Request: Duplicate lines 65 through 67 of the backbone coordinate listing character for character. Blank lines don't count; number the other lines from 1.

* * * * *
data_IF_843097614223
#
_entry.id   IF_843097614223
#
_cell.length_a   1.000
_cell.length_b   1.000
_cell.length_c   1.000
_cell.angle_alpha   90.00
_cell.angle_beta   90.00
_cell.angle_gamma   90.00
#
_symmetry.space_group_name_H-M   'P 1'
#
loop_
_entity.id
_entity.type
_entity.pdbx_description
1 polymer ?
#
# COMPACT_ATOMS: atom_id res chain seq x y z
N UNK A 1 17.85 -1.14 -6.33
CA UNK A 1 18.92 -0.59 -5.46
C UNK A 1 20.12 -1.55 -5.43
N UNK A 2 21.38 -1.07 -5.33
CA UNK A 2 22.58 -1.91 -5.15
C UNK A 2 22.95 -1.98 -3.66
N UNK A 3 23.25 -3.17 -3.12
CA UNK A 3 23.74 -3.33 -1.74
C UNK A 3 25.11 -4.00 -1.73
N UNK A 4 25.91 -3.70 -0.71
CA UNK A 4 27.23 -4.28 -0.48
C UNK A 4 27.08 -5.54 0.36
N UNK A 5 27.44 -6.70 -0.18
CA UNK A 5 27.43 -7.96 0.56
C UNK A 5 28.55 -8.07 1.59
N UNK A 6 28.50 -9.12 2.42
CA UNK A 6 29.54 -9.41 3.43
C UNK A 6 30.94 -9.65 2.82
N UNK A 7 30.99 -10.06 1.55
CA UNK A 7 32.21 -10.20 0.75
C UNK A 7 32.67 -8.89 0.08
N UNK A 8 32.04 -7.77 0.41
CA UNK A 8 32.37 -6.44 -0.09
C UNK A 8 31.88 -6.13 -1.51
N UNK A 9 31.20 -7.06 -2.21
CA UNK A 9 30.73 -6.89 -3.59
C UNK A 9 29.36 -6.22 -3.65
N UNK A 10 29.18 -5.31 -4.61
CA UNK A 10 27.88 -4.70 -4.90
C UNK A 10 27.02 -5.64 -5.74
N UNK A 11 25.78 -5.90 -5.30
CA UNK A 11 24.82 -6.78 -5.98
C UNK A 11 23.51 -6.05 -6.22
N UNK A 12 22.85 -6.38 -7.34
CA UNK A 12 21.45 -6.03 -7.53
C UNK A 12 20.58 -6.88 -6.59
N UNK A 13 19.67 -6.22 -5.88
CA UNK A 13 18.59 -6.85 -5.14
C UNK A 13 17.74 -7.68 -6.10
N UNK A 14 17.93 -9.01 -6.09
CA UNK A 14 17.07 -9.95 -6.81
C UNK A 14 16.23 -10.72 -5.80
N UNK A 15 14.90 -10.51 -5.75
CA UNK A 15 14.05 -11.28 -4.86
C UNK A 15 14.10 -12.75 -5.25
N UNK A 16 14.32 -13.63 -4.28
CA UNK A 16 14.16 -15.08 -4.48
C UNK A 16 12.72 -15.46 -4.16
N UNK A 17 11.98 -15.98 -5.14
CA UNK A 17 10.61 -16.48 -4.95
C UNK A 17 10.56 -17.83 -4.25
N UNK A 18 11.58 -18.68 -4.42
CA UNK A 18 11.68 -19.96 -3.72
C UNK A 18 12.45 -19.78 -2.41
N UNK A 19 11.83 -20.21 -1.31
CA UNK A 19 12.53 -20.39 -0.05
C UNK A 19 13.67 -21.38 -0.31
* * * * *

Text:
C UNK A 15 14.10 -12.75 -5.25
N UNK A 16 14.32 -13.63 -4.28
CA UNK A 16 14.16 -15.08 -4.48